West Virginia Volvo drivers may be pleased to learn that the company has announced that by 2020, no one will be killed or seriously injured in their cars. The automaker plans to use a combination of existing safety technology and technology being developed for driverless cars to achieve this.
In addition to improving restraint systems and airbags, Volvo will use technology that detects when a car is drifting into another lane. It already has radar that can detect how close another car is and can brake if necessary. Cameras can identify information on road signs such as hazard warnings and speed limits.
Cameras can also detect pedestrians or wildlife. The car can alert the driver, but it can also brake if the driver does not react quickly enough. By phasing in much of the technology that is used in self-driving cars, Volvo may also help to convince the public that driverless vehicles are safer.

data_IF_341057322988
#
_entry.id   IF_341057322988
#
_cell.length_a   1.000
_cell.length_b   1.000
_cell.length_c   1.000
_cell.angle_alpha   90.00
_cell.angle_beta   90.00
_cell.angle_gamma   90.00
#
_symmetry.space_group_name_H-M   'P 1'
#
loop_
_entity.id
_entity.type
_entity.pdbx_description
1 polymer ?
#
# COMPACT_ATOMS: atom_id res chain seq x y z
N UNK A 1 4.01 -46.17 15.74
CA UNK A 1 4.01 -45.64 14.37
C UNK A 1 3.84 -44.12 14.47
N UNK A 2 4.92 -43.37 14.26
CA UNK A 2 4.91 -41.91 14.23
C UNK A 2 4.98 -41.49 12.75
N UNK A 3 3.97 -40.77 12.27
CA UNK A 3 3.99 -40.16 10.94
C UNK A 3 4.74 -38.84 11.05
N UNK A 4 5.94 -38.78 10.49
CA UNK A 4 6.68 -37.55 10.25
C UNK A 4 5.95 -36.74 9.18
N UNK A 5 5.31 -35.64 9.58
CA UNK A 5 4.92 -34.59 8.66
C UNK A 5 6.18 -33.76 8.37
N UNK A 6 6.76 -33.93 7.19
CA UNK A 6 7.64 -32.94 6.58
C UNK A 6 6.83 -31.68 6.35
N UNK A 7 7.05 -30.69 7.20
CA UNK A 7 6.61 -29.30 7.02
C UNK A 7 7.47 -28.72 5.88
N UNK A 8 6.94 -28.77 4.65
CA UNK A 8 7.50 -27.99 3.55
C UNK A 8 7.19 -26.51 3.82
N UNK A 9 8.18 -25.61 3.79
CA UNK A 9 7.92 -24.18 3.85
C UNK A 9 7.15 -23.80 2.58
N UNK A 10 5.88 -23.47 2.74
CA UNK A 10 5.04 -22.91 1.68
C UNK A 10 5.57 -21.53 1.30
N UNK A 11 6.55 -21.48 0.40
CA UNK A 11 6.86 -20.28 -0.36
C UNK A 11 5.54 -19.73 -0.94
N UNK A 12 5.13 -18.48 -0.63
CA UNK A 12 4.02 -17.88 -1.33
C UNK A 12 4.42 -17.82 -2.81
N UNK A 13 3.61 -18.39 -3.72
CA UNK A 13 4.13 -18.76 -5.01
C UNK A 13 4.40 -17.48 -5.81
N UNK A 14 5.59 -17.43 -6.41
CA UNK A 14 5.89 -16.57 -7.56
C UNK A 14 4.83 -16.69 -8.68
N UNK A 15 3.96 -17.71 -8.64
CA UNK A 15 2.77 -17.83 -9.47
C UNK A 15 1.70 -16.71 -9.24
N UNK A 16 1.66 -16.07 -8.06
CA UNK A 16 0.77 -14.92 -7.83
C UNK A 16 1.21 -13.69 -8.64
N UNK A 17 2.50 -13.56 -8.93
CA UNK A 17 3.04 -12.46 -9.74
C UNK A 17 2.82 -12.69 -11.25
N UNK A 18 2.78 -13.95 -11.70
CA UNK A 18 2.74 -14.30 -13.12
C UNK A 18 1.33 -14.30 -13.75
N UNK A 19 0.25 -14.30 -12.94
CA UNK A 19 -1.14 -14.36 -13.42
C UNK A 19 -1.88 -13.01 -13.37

Until self-driving technology is perfected, car accidents may continue to cause many deaths and serious injuries annually. Sometimes, people who are injured may have high medical expenses and miss a great deal of time from work while only being offered a small amount of money from the insurance company of the person responsible for the accident. When this occurs, it may be possible to file a lawsuit against the responsible driver even if there is not a criminal case. For example, a person might become distracted, drift into another lane and cause an accident. The police may not charge that person, but the person still might be a negligent driver. The burden of proof in a civil case is also lower than in a criminal case, so even if charges are filed against a driver and are then unsuccessful, a civil case might still be decided in the favor of the injured driver.